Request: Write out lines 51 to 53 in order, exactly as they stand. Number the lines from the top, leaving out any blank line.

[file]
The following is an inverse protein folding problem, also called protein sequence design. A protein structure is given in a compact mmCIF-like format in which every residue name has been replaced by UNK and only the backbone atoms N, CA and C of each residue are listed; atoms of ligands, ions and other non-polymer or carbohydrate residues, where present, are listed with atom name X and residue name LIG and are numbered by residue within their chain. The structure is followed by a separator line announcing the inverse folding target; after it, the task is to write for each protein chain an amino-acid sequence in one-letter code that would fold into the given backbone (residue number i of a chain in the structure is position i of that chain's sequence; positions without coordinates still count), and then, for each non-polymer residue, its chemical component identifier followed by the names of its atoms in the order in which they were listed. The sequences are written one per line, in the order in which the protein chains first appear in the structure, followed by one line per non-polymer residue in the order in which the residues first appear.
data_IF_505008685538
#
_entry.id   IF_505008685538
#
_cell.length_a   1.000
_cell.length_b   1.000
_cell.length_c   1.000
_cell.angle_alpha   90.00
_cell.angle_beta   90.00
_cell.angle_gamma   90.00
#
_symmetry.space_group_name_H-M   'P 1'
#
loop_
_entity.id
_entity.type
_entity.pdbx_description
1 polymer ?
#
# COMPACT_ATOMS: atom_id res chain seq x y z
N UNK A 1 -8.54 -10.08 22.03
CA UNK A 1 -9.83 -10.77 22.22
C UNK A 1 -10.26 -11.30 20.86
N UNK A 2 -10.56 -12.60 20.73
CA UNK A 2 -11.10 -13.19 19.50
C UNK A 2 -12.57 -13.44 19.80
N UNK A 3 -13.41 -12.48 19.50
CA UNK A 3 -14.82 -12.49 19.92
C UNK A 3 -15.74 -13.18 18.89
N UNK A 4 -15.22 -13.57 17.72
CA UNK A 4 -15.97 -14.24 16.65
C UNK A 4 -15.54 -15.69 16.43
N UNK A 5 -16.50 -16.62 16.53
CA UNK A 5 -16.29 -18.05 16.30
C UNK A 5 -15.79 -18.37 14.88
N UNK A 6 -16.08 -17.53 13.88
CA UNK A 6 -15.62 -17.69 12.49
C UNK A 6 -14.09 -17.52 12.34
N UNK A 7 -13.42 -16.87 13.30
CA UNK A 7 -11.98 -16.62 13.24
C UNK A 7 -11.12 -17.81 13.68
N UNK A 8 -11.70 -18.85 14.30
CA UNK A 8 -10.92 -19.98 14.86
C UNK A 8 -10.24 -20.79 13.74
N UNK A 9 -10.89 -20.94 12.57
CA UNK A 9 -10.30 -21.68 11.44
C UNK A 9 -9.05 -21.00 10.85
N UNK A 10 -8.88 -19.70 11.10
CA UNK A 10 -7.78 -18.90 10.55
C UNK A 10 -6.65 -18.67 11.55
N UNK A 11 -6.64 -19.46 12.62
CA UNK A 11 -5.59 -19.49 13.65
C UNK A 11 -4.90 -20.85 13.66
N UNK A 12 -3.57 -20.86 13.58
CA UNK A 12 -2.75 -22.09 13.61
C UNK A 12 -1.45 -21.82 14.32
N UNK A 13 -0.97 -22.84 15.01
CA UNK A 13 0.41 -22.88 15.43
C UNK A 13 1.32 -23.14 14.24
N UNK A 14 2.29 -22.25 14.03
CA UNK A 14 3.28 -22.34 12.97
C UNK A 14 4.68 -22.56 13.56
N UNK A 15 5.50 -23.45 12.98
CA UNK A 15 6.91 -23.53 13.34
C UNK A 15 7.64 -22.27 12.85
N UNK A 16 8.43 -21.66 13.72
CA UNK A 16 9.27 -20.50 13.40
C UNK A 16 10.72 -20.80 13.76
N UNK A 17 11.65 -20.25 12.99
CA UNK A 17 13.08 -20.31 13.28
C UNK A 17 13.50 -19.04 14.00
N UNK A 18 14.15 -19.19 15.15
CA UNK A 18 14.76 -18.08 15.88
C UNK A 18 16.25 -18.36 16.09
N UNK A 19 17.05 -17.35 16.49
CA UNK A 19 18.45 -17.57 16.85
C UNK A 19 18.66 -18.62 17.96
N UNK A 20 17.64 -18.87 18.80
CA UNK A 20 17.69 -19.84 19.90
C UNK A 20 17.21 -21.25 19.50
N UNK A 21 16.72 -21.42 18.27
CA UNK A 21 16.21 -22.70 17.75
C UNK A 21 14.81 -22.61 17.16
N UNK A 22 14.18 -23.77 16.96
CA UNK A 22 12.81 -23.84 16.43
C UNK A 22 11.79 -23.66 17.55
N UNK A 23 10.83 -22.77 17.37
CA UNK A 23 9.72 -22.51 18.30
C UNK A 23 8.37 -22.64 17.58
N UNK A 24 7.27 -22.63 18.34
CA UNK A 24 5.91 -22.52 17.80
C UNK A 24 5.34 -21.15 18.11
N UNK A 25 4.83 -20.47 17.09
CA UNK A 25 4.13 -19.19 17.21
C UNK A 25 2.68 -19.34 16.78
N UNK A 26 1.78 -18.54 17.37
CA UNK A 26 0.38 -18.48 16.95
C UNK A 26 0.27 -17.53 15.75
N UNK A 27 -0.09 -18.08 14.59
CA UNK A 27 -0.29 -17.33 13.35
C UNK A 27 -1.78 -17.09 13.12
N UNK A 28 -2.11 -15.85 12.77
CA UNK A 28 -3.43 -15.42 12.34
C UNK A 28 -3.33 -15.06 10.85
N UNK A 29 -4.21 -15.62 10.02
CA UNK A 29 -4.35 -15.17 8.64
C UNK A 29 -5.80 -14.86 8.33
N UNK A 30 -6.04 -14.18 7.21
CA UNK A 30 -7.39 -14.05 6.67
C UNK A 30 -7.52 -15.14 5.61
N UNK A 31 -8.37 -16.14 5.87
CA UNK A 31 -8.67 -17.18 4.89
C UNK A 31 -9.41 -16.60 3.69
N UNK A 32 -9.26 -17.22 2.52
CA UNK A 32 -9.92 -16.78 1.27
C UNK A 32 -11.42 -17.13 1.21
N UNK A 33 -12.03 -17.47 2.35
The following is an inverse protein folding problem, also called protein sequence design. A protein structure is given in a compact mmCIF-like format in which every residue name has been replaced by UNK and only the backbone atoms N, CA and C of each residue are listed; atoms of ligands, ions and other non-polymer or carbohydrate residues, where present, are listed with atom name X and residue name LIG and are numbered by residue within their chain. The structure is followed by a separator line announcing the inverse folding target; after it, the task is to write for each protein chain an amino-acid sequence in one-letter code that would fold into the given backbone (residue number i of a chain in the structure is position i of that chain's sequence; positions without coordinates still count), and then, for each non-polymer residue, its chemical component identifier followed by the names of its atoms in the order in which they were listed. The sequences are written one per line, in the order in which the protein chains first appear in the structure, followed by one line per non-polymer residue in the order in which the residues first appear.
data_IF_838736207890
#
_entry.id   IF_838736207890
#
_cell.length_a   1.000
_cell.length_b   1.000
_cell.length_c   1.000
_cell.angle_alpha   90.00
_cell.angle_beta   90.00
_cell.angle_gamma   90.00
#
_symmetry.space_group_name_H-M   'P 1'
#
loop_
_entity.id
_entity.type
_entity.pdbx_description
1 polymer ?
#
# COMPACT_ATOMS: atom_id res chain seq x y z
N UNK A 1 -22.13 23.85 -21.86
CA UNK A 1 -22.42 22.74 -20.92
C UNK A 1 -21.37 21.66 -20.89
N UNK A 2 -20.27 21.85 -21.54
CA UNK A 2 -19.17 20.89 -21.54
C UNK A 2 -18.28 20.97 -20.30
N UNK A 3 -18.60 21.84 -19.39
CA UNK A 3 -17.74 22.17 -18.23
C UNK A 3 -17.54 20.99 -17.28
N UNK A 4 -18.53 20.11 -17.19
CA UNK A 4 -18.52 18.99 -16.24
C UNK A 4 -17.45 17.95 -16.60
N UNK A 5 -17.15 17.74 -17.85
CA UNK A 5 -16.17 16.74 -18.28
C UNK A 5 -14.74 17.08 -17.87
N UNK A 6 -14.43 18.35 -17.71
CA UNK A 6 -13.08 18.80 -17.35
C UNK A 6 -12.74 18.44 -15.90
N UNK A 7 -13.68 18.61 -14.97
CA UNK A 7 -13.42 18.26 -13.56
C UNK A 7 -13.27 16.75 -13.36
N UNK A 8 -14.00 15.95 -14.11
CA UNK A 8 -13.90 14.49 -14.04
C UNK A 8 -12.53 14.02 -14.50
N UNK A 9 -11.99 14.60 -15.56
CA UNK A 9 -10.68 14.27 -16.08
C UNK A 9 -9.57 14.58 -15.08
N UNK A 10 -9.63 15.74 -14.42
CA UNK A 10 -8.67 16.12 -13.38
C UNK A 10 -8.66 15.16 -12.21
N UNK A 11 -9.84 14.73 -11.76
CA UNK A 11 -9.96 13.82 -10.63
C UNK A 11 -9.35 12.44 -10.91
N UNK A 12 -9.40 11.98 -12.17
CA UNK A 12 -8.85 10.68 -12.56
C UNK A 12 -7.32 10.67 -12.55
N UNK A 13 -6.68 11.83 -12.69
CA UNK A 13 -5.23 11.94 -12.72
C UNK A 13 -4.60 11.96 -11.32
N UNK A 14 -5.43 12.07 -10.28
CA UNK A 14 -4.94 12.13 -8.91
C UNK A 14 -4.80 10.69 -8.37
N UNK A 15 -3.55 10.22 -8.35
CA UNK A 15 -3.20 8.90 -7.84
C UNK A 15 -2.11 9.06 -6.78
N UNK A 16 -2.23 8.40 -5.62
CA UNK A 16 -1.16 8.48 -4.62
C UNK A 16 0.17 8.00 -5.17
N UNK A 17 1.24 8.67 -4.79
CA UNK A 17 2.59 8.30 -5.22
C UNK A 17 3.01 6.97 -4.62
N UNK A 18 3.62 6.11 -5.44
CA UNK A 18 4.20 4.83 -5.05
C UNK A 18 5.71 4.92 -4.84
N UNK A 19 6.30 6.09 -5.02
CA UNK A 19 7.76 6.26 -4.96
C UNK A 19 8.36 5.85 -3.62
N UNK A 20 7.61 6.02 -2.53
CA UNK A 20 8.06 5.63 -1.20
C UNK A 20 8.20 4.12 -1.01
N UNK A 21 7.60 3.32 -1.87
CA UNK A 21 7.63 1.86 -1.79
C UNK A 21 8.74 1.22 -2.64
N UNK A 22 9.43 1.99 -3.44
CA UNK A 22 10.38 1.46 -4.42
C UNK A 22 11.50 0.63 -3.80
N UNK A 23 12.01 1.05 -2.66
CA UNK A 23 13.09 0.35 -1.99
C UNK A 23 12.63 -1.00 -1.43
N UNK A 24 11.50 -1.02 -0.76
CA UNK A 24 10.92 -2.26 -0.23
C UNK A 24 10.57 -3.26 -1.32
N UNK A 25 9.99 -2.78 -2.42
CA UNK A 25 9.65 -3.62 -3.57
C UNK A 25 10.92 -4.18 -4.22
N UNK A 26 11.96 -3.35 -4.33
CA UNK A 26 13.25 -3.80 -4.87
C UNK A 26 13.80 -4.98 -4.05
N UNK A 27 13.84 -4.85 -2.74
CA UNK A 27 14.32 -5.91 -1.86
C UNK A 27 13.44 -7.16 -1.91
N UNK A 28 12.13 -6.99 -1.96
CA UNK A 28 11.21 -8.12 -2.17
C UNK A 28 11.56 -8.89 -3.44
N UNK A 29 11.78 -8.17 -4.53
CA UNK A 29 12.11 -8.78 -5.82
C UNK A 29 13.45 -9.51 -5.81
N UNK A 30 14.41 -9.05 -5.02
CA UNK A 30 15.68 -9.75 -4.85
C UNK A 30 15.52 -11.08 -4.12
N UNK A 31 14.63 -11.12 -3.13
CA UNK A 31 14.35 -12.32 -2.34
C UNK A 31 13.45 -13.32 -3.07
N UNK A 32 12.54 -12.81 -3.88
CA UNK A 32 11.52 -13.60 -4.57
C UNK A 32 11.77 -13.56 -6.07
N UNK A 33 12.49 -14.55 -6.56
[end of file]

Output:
C UNK A 10 -6.65 -18.67 11.55
N UNK A 11 -6.64 -19.46 12.62
CA UNK A 11 -5.59 -19.49 13.65